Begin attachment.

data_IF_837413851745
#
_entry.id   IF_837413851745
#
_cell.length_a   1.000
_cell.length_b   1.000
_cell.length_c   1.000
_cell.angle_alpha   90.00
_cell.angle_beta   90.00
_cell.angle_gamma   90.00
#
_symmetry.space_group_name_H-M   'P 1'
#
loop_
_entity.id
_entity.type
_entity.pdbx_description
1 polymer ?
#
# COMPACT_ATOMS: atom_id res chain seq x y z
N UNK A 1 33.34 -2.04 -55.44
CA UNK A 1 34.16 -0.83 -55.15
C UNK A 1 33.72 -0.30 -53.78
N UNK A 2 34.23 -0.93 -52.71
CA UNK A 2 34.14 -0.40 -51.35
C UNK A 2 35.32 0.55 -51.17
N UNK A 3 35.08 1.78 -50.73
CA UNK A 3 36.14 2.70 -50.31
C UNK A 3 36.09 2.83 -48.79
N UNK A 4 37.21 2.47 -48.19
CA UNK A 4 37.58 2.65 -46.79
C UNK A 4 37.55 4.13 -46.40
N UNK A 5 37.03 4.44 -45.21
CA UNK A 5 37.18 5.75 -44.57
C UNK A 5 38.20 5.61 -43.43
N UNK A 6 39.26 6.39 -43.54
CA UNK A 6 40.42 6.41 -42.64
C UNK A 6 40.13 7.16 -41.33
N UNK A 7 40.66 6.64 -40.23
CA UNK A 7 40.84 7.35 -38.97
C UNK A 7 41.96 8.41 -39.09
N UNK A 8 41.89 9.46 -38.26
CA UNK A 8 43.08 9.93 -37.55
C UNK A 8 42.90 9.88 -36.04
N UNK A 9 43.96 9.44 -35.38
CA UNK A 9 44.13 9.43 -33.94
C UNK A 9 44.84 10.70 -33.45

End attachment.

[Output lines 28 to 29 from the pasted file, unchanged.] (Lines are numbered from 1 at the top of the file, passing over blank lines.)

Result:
CA UNK A 3 36.14 2.70 -50.31
C UNK A 3 36.09 2.83 -48.79